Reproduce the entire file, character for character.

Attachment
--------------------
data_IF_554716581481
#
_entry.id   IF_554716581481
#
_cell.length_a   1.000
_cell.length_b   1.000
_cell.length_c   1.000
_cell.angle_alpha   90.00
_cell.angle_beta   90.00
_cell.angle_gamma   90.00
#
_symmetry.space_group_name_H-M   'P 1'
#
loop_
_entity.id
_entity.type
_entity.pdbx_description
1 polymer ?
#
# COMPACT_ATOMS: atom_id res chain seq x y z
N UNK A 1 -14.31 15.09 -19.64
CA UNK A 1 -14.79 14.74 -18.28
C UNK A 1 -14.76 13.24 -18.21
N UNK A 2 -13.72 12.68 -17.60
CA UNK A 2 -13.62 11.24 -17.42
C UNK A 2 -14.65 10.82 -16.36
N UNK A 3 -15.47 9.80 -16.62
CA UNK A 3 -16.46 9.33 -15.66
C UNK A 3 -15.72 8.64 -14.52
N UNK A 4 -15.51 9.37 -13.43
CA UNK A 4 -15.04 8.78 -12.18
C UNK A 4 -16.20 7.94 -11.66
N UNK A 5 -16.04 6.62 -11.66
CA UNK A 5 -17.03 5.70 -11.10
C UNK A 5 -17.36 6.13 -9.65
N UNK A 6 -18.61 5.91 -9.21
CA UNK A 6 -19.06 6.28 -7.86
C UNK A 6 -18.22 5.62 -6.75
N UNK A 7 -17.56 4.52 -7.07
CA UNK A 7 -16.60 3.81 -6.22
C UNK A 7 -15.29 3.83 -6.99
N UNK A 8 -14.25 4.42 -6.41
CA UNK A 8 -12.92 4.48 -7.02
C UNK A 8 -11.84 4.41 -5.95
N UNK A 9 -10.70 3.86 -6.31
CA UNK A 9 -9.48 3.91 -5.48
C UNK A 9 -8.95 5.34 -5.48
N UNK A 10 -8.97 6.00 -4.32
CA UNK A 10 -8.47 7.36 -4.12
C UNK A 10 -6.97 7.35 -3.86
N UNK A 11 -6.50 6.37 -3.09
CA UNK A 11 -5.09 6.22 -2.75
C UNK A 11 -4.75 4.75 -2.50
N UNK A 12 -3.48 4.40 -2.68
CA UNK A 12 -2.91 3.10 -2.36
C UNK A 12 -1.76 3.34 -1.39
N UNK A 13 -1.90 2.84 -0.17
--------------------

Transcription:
data_IF_554716581481
#
_entry.id   IF_554716581481
#
_cell.length_a   1.000
_cell.length_b   1.000
_cell.length_c   1.000
_cell.angle_alpha   90.00
_cell.angle_beta   90.00
_cell.angle_gamma   90.00
#
_symmetry.space_group_name_H-M   'P 1'
#
loop_
_entity.id
_entity.type
_entity.pdbx_description
1 polymer ?
#
# COMPACT_ATOMS: atom_id res chain seq x y z
N UNK A 1 -14.31 15.09 -19.64
CA UNK A 1 -14.79 14.74 -18.28
C UNK A 1 -14.76 13.24 -18.21
N UNK A 2 -13.72 12.68 -17.60
CA UNK A 2 -13.62 11.24 -17.42
C UNK A 2 -14.65 10.82 -16.36
N UNK A 3 -15.47 9.80 -16.62
CA UNK A 3 -16.46 9.33 -15.66
C UNK A 3 -15.72 8.64 -14.52
N UNK A 4 -15.51 9.37 -13.43
CA UNK A 4 -15.04 8.78 -12.18
C UNK A 4 -16.20 7.94 -11.66
N UNK A 5 -16.04 6.62 -11.66
CA UNK A 5 -17.03 5.70 -11.10
C UNK A 5 -17.36 6.13 -9.65
N UNK A 6 -18.61 5.91 -9.21
CA UNK A 6 -19.06 6.28 -7.86
C UNK A 6 -18.22 5.62 -6.75
N UNK A 7 -17.56 4.52 -7.07
CA UNK A 7 -16.60 3.81 -6.22
C UNK A 7 -15.29 3.83 -6.99
N UNK A 8 -14.25 4.42 -6.41
CA UNK A 8 -12.92 4.48 -7.02
C UNK A 8 -11.84 4.41 -5.95
N UNK A 9 -10.70 3.86 -6.31
CA UNK A 9 -9.48 3.91 -5.48
C UNK A 9 -8.95 5.34 -5.48
N UNK A 10 -8.97 6.00 -4.32
CA UNK A 10 -8.47 7.36 -4.12
C UNK A 10 -6.97 7.35 -3.86
N UNK A 11 -6.50 6.37 -3.09
CA UNK A 11 -5.09 6.22 -2.75
C UNK A 11 -4.75 4.75 -2.50
N UNK A 12 -3.48 4.40 -2.68
CA UNK A 12 -2.91 3.10 -2.36
C UNK A 12 -1.76 3.34 -1.39
N UNK A 13 -1.90 2.84 -0.17